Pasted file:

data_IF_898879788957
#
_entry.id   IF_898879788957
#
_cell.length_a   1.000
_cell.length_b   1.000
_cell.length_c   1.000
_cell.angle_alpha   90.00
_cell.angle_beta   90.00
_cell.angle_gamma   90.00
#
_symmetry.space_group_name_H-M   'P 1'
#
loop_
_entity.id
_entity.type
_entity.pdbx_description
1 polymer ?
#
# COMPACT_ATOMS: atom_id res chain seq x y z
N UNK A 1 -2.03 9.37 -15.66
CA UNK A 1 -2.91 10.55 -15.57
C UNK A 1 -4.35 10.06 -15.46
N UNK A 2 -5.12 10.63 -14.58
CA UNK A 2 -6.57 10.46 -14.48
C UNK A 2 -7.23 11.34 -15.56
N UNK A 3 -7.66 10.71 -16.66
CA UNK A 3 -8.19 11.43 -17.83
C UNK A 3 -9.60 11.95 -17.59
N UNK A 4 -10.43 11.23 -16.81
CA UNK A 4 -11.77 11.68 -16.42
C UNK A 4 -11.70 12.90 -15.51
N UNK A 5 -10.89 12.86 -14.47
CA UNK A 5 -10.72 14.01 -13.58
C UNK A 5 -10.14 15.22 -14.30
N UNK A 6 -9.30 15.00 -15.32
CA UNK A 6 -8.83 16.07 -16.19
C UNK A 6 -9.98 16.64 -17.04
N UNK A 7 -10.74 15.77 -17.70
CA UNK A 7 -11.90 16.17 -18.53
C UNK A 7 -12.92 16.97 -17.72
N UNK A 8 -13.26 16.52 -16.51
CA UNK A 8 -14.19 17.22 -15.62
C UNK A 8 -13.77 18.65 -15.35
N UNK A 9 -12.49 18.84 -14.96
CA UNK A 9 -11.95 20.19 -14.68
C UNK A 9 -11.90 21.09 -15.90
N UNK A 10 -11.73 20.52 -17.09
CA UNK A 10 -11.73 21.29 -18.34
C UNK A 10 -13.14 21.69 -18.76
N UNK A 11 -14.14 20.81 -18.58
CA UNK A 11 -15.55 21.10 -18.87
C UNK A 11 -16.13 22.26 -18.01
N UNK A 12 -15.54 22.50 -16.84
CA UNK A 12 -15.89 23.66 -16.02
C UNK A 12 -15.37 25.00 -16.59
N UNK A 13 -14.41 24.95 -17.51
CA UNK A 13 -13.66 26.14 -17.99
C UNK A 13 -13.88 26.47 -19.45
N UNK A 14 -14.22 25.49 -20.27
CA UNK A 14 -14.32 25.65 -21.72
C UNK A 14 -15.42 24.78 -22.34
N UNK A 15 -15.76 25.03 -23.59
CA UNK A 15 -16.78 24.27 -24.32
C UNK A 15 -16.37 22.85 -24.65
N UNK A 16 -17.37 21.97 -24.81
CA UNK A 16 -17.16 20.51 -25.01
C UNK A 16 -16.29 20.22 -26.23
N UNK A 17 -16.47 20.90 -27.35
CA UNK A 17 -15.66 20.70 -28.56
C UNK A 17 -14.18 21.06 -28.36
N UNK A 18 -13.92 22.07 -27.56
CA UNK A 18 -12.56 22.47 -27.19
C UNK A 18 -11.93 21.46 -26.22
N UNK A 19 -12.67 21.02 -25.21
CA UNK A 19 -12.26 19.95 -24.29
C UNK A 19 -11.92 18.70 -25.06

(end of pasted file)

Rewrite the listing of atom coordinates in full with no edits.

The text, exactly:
data_IF_898879788957
#
_entry.id   IF_898879788957
#
_cell.length_a   1.000
_cell.length_b   1.000
_cell.length_c   1.000
_cell.angle_alpha   90.00
_cell.angle_beta   90.00
_cell.angle_gamma   90.00
#
_symmetry.space_group_name_H-M   'P 1'
#
loop_
_entity.id
_entity.type
_entity.pdbx_description
1 polymer ?
#
# COMPACT_ATOMS: atom_id res chain seq x y z
N UNK A 1 -2.03 9.37 -15.66
CA UNK A 1 -2.91 10.55 -15.57
C UNK A 1 -4.35 10.06 -15.46
N UNK A 2 -5.12 10.63 -14.58
CA UNK A 2 -6.57 10.46 -14.48
C UNK A 2 -7.23 11.34 -15.56
N UNK A 3 -7.66 10.71 -16.66
CA UNK A 3 -8.19 11.43 -17.83
C UNK A 3 -9.60 11.95 -17.59
N UNK A 4 -10.43 11.23 -16.81
CA UNK A 4 -11.77 11.68 -16.42
C UNK A 4 -11.70 12.90 -15.51
N UNK A 5 -10.89 12.86 -14.47
CA UNK A 5 -10.72 14.01 -13.58
C UNK A 5 -10.14 15.22 -14.30
N UNK A 6 -9.30 15.00 -15.32
CA UNK A 6 -8.83 16.07 -16.19
C UNK A 6 -9.98 16.64 -17.04
N UNK A 7 -10.74 15.77 -17.70
CA UNK A 7 -11.90 16.17 -18.53
C UNK A 7 -12.92 16.97 -17.72
N UNK A 8 -13.26 16.52 -16.51
CA UNK A 8 -14.19 17.22 -15.62
C UNK A 8 -13.77 18.65 -15.35
N UNK A 9 -12.49 18.84 -14.96
CA UNK A 9 -11.95 20.19 -14.68
C UNK A 9 -11.90 21.09 -15.90
N UNK A 10 -11.73 20.52 -17.09
CA UNK A 10 -11.73 21.29 -18.34
C UNK A 10 -13.14 21.69 -18.76
N UNK A 11 -14.14 20.81 -18.58
CA UNK A 11 -15.55 21.10 -18.87
C UNK A 11 -16.13 22.26 -18.01
N UNK A 12 -15.54 22.50 -16.84
CA UNK A 12 -15.89 23.66 -16.02
C UNK A 12 -15.37 25.00 -16.59
N UNK A 13 -14.41 24.95 -17.51
CA UNK A 13 -13.66 26.14 -17.99
C UNK A 13 -13.88 26.47 -19.45
N UNK A 14 -14.22 25.49 -20.27
CA UNK A 14 -14.32 25.65 -21.72
C UNK A 14 -15.42 24.78 -22.34
N UNK A 15 -15.76 25.03 -23.59
CA UNK A 15 -16.78 24.27 -24.32
C UNK A 15 -16.37 22.85 -24.65
N UNK A 16 -17.37 21.97 -24.81
CA UNK A 16 -17.16 20.51 -25.01
C UNK A 16 -16.29 20.22 -26.23
N UNK A 17 -16.47 20.90 -27.35
CA UNK A 17 -15.66 20.70 -28.56
C UNK A 17 -14.18 21.06 -28.36
N UNK A 18 -13.92 22.07 -27.56
CA UNK A 18 -12.56 22.47 -27.19
C UNK A 18 -11.93 21.46 -26.22
N UNK A 19 -12.67 21.02 -25.21
CA UNK A 19 -12.26 19.95 -24.29
C UNK A 19 -11.92 18.70 -25.06